By Connie Davis Bushey
News Editor, Baptist and Reflector
WILLISTON — Thankfully the wait wasn’t 40 years, a popular biblical period. It would have been more tolerable if the wait had been 40 days, another common biblical period.
Instead Williston Baptist Church here waited about five years to begin to use its new building.
The situation developed because of a misunderstanding on building regulations.
While the congregation tried to work out the problem it began to dwindle, and the chance that the building regulations could be worked out seemed to be disappearing. At one point Williston Baptist had only about 12 people gathering for worship each Sunday morning.
The next blow that came was expected — the small congregation struggled to pay for the new building. Thankfully the land was paid for.
The period was filled with “torment,” recalled Pastor Rickey Burns.
Yet, each month the members gave sacrificially to pay the building note and saw God provide, he added.
Their path to this situation was not that unusual. Their old building was built in 1926 on a small, landlocked lot in an old part of a small town. Parking was a problem. When the congregation grew, people struggled to park their cars and then left, reported Burns, who has served the church for 24 years.
At one point, Williston Baptist transported folks from a gathering point to the facility by bus but that was not successful either.
Of course, the property wasn’t big enough for many outside events. Also, both the church building and parsonage had persistent sewer problems.
So in 1998 the congregation decided to relocate and soon bought eight acres on Highway 76 which is a good location with plenty of room for parking and facilities, reported Burns.
After the land was paid for in 2006 the church was able to build a pavillion there and then began planning a metal building for a gym for its growing number of
children. A building permit was secured and several weeks later the gym was almost complete when a fire marshall got involved.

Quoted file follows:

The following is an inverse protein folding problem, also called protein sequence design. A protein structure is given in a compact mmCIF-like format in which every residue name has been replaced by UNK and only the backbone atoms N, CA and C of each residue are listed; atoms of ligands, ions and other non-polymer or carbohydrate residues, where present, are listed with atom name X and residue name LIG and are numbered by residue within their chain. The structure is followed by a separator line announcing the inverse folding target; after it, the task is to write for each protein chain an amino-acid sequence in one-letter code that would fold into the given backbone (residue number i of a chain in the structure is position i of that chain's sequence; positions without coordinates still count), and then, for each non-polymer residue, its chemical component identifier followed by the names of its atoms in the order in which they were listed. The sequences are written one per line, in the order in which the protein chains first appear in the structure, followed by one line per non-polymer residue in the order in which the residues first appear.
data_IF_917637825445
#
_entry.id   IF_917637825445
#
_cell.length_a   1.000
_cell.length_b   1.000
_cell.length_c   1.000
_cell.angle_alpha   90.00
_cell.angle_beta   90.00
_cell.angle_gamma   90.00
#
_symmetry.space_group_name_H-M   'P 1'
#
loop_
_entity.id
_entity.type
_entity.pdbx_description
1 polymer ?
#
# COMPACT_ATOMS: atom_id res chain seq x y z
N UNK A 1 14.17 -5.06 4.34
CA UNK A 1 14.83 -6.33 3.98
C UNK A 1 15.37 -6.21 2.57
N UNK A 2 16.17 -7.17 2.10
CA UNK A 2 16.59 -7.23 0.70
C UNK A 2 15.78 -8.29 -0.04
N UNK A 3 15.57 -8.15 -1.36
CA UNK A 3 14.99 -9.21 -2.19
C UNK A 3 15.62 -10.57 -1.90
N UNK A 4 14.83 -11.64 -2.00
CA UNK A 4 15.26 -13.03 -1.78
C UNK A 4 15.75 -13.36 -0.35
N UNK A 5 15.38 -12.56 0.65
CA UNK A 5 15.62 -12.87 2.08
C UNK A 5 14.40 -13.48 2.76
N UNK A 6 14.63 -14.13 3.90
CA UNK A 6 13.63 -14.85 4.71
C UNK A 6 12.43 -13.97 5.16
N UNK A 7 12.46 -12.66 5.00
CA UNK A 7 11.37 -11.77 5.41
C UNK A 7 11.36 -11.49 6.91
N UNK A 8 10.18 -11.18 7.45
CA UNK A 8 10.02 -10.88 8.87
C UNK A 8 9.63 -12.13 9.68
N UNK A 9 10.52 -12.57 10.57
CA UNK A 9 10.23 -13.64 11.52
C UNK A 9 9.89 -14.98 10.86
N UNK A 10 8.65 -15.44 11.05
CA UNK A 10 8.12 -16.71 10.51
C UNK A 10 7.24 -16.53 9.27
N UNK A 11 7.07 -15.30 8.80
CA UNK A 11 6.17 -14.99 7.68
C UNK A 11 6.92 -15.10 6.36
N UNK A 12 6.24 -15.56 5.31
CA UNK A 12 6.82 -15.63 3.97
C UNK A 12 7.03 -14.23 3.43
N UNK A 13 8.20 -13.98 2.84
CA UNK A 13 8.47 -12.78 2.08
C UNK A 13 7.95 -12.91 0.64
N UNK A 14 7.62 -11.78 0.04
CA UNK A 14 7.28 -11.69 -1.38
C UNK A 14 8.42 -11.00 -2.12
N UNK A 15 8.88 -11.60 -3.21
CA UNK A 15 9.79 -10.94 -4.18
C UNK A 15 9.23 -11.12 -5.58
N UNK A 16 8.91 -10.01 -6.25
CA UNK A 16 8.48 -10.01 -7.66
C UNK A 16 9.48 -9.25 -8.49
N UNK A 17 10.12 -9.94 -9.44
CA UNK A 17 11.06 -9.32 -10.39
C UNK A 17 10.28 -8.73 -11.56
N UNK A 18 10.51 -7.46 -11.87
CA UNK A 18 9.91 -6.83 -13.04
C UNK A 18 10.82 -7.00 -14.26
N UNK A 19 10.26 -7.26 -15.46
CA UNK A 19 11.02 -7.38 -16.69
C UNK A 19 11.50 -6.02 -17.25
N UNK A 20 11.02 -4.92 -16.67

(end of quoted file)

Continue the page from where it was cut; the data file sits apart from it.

A fire marshall wasn’t called in initially because Fayette County, where Williston is located, didn’t have any building code regulations at that time except for sewer and electric, explained Burns.
The pastor began trying to work out the problem with the building seeking consultation and then a lawyer as months and years passed.
The situation made him think of his call to the ministry, recalled Burns. He was a well-paid sewing machine mechanic in West Tennessee when he was called to the ministry by God. So he and his wife, Sissy, and their children followed God’s call to Clear Creek Baptist Bible College, Pineville, Ky.
“I went but I did not want to pastor a church,” said Burns.
That was 30 years ago and after God changed his mind. “There have been a couple of times I’ve laid my Bible down and said I’m not going to do this anymore,” he admitted, referring to serving as a pastor. At least one of those times was during this relocation struggle.
But God and his wife kept encouraging him, said Burns.
“My wife, … she is very strong when it comes to things like this. … She kept saying, ‘We’ll get into it. We’ll get it done. … We’ll see this beautiful building up on that property one of these days.’ ”
Of course, he not only struggled to solve the problems related to the new building. He also grappled with reaching new people for the church. He noted outreach in this area has changed. People living here now often don’t welcome visitors in their homes, he observed. They may even live behind gates. Nearby Somerville is a suburb of metro Memphis.
Today pastors and Christians must build relationships with folks before they “can talk to them about the Lord,” he explained.
Then the Lord brought some people into the situation, including Charles Pratt, director of missions, Fayette Baptist Association, based in Somerville; Mike Watkins, a builder in Somerville; Arnold Smith, music director of Morris Memorial Chapel Baptist Church, Moscow, who is a licensed commercial contractor; and Ellen Wadley, an architect for Fleming Architects of Memphis.
A solution was found which was — of course because God was involved — better, reported Burns. Instead of a gym, the new building includes a 270-seat sanctuary, education space, and, amazingly, a paved, spacious parking lot.
Pratt helped by leading churches in the association to become involved. Five small churches gave about $2,650 to the project. He also led the landscaping of the new building.
On Oct. 25, 2015, Williston Baptist met in its new building. Interestingly, the date not only marked the completion of the facility, it coincided with the 191st Homecoming.
About 125 people gathered!
Since then Williston Baptist has continued to grow, noted Burns. The church is adding two used, portable buildings from a local school.
“It’s been a long haul. … There were so many people who helped,” said Burns, adding that the faithful, long-time members have been key.
“The Lord always knows what to do. He always knows what’s best,” stated Burns. “And His timing is always right,” added Sissy Burns.